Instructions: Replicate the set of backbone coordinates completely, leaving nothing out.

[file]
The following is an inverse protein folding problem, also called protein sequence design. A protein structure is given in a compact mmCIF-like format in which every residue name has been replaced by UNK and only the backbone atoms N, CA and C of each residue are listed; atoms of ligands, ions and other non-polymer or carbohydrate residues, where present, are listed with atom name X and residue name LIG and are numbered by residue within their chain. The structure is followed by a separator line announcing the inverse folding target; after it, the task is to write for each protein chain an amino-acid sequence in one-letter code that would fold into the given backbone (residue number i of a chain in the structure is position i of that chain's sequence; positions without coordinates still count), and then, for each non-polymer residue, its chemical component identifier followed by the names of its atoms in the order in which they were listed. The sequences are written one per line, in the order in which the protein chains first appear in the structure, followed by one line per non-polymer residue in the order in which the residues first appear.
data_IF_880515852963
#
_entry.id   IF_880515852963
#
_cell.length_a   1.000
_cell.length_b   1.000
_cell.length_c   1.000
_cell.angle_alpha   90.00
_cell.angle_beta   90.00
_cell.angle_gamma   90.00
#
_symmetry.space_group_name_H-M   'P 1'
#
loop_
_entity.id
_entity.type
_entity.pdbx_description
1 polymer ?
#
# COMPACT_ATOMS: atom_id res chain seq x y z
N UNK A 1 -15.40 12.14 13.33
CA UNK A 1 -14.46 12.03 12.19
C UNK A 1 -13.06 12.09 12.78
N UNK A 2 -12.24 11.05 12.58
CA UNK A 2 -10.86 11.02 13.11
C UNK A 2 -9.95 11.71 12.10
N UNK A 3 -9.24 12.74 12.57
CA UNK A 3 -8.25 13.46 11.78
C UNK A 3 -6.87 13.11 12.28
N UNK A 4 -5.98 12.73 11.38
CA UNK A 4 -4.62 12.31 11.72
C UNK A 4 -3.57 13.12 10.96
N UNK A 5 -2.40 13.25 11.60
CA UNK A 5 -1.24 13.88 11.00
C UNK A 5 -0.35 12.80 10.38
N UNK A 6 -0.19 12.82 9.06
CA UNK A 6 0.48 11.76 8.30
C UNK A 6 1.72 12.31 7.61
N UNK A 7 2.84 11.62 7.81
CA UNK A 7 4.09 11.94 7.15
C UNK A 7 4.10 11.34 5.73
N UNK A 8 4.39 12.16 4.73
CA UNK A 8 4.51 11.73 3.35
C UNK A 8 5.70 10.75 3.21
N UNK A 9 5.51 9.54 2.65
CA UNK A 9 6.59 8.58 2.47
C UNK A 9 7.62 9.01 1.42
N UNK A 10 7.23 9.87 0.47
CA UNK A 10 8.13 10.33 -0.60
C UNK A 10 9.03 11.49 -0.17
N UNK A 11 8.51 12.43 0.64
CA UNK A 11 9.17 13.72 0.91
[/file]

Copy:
The following is an inverse protein folding problem, also called protein sequence design. A protein structure is given in a compact mmCIF-like format in which every residue name has been replaced by UNK and only the backbone atoms N, CA and C of each residue are listed; atoms of ligands, ions and other non-polymer or carbohydrate residues, where present, are listed with atom name X and residue name LIG and are numbered by residue within their chain. The structure is followed by a separator line announcing the inverse folding target; after it, the task is to write for each protein chain an amino-acid sequence in one-letter code that would fold into the given backbone (residue number i of a chain in the structure is position i of that chain's sequence; positions without coordinates still count), and then, for each non-polymer residue, its chemical component identifier followed by the names of its atoms in the order in which they were listed. The sequences are written one per line, in the order in which the protein chains first appear in the structure, followed by one line per non-polymer residue in the order in which the residues first appear.
data_IF_880515852963
#
_entry.id   IF_880515852963
#
_cell.length_a   1.000
_cell.length_b   1.000
_cell.length_c   1.000
_cell.angle_alpha   90.00
_cell.angle_beta   90.00
_cell.angle_gamma   90.00
#
_symmetry.space_group_name_H-M   'P 1'
#
loop_
_entity.id
_entity.type
_entity.pdbx_description
1 polymer ?
#
# COMPACT_ATOMS: atom_id res chain seq x y z
N UNK A 1 -15.40 12.14 13.33
CA UNK A 1 -14.46 12.03 12.19
C UNK A 1 -13.06 12.09 12.78
N UNK A 2 -12.24 11.05 12.58
CA UNK A 2 -10.86 11.02 13.11
C UNK A 2 -9.95 11.71 12.10
N UNK A 3 -9.24 12.74 12.57
CA UNK A 3 -8.25 13.46 11.78
C UNK A 3 -6.87 13.11 12.28
N UNK A 4 -5.98 12.73 11.38
CA UNK A 4 -4.62 12.31 11.72
C UNK A 4 -3.57 13.12 10.96
N UNK A 5 -2.40 13.25 11.60
CA UNK A 5 -1.24 13.88 11.00
C UNK A 5 -0.35 12.80 10.38
N UNK A 6 -0.19 12.82 9.06
CA UNK A 6 0.48 11.76 8.30
C UNK A 6 1.72 12.31 7.61
N UNK A 7 2.84 11.62 7.81
CA UNK A 7 4.09 11.94 7.15
C UNK A 7 4.10 11.34 5.73
N UNK A 8 4.39 12.16 4.73
CA UNK A 8 4.51 11.73 3.35
C UNK A 8 5.70 10.75 3.21
N UNK A 9 5.51 9.54 2.65
CA UNK A 9 6.59 8.58 2.47
C UNK A 9 7.62 9.01 1.42
N UNK A 10 7.23 9.87 0.47
CA UNK A 10 8.13 10.33 -0.60
C UNK A 10 9.03 11.49 -0.17
N UNK A 11 8.51 12.43 0.64
CA UNK A 11 9.17 13.72 0.91